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A Response From a Fellow Fanfiction Author to Sarah Z’s “Is Fanfiction Good, Actually?” Video

How can you talk about fanfic without OC/Self-insert/Mary Sue fanfics?

Is Fanfiction Art? That’s the question posed by the newest Sarah Z video on YouTube.

Sarah Z. came to the following conclusions: 

  1. What is and isn’t art is always going to be inherently subjective
  2. When we’re judging what is and isn’t art, it’s very difficult to make this kind of proclamation about an entire artistic medium.
  3. When we’re looking at the limitations and merits of a given medium, we need to define the core characteristics that make something belong to that medium.
  4. When we’re evaluating art and artistic mediums, we need to do so in the historical context of those mediums.

In short, Fanfiction is an artistic medium, and like all art forms, it has some awful, some mediocre/middling, and some truly spectacular works.

The video is an incredible breakdown of the general argument of “literature” vs. fanfiction. However, I felt it was also somewhat incomplete.

One issue I took with the video essay was the fact that Sarah Z mentions twice that original characters in fic work against the idea of fic not allowing authors to work on character creation or original narratives … then proceeds to never bring up original characters again.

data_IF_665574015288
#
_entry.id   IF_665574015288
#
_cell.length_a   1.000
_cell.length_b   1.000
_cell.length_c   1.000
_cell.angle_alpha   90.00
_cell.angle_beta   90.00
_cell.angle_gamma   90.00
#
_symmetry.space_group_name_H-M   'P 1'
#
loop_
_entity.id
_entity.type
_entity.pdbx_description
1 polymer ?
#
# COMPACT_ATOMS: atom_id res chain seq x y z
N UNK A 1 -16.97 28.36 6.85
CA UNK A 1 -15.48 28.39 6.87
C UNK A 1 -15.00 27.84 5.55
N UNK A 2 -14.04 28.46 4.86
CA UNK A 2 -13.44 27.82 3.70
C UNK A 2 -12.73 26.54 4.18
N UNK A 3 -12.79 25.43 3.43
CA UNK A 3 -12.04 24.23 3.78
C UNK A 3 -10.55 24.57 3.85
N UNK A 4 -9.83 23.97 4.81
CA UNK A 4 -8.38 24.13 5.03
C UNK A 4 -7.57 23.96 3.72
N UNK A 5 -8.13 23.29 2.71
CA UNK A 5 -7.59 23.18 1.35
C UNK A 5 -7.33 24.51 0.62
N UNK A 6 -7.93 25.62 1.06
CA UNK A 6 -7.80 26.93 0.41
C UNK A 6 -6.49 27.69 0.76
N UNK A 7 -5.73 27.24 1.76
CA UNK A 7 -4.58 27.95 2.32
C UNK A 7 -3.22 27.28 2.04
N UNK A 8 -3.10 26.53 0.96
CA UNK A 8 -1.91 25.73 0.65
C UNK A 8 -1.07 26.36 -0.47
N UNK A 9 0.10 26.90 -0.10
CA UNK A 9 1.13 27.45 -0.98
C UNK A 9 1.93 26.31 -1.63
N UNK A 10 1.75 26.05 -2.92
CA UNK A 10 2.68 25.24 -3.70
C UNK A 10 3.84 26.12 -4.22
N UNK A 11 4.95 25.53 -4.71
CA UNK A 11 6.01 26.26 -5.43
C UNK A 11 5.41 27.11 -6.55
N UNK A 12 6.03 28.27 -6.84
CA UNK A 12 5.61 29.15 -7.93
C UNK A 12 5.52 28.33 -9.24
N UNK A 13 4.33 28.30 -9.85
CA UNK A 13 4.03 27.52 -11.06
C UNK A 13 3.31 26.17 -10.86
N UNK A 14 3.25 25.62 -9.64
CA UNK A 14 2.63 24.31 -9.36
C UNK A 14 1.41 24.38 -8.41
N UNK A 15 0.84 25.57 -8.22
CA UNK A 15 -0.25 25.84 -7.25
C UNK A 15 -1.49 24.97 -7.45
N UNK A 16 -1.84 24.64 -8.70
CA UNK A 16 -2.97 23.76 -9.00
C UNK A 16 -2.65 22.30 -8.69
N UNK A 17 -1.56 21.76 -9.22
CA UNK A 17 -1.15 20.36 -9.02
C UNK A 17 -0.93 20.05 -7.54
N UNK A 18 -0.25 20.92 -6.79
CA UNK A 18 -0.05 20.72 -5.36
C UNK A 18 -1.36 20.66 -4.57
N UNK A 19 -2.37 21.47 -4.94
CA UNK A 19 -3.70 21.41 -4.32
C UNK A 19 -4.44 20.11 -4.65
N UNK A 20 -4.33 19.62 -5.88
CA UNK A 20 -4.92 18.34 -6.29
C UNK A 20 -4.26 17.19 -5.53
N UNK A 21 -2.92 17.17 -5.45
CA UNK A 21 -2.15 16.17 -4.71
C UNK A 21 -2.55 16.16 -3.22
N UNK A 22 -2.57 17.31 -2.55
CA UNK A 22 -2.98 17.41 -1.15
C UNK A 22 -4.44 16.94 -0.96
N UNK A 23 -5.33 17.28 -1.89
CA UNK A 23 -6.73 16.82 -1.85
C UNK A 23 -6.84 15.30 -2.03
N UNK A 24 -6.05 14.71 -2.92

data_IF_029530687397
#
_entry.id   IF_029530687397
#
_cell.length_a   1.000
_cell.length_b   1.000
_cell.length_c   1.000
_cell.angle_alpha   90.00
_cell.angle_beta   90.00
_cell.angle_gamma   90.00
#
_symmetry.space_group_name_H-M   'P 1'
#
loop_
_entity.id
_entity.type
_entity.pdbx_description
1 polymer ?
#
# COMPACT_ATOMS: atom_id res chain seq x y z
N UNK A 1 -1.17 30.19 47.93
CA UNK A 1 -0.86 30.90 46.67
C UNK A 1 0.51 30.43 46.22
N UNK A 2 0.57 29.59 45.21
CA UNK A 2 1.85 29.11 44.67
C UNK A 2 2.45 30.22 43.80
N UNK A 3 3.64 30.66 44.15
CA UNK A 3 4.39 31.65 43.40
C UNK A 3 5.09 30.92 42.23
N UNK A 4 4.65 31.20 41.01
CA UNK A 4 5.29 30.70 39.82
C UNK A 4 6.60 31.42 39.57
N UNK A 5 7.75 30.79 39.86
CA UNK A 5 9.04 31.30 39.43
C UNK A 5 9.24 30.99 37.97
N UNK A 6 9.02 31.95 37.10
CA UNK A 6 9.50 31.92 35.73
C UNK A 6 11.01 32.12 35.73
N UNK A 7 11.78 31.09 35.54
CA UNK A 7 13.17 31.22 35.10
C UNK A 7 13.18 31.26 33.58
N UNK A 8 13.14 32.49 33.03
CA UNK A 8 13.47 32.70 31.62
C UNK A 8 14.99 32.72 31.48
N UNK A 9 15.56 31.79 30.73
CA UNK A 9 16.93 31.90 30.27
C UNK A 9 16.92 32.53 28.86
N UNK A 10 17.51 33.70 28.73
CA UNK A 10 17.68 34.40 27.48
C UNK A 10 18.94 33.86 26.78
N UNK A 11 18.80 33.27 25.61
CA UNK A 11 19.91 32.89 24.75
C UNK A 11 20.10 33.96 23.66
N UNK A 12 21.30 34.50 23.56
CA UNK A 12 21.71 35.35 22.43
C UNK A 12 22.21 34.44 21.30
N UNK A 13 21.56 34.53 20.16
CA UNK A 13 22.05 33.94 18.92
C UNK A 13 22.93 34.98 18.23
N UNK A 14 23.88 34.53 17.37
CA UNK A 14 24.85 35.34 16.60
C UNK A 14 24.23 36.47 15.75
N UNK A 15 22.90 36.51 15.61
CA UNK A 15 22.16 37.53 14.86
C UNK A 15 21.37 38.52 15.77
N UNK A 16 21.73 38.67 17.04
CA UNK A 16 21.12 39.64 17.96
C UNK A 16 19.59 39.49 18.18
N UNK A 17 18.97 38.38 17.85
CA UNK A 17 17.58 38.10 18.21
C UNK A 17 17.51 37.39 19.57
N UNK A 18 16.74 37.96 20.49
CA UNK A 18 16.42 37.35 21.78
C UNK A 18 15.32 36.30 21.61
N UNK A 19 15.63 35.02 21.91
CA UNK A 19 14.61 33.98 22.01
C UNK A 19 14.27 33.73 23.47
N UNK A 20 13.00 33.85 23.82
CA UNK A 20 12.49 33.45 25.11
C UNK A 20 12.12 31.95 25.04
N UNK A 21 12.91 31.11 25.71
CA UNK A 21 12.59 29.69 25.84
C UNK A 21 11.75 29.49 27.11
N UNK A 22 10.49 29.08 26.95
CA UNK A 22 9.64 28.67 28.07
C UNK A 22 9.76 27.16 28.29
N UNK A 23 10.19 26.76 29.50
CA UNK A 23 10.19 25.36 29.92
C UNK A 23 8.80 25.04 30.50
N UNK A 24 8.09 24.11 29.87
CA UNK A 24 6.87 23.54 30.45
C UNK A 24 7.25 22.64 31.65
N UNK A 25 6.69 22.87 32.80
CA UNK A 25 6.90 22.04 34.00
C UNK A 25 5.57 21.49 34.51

At 35:00, she states:

“[Historical fiction featuring historical figures isn’t fanfiction.] They’re just works that use established cultural figures either to create a narrative out of historical events or as the basis for their own narrative with their own original characters. But that’s still hard to unpack because that sentence can also describe fanfic, especially when it comes to AU fics, changed POV fics, and self-insert/OC fics.”

And at 55:40, she says:

“A large part of the creative process involves the foundations of what and who your story is about and that’s something you rarely get when doing fanfiction itself. Though, emphasis on rarely because, as I already said, the existence of fanon and OCs does blur this distinction a bit.”

Both quotes concede that original characters and self-inserts challenge preconceived limitations of fanfictions. Yet the video essay itself chooses not to explore them further than these concessions.

I, for one, would argue that original character (OC) and self-insert/reader fanfics are some of the most quintessentially fanfic genres and you cannot talk about fanfiction without talking about them. (Heck, our website was named for the trope.)

I know that it’s a difficult subject to discuss as even amongst pro-fanfiction crowds, OC fanfictions have a large portion of detractors who believe they harm the genre altogether. But at the same time, that’s what makes including them in the conversation so important. To ignore or decry them is to ignore an important piece of the puzzle when it comes to the originality of fanfiction.

I found Sarah Z’s rebuttal of the “Dante’s Inferno is fanfiction” argument amusing for this reason; Dante literally wrote himself as the main character, getting to interact with all of his dead idols in Purgatory, with one of them (Virgil) even leading him on his journey through the circles of Hell. If that doesn’t evoke self-insert fanfic, I don’t know what does.

The funniest part about this is that another creator (YouTuber Izzzyzzz) premiered their own video about Mary Sues one day after Sarah Z’s, and their video went into the double standard of original character creation in fanfiction spheres where every original character or powerful female character gets relegated to the label of “Mary Sue.”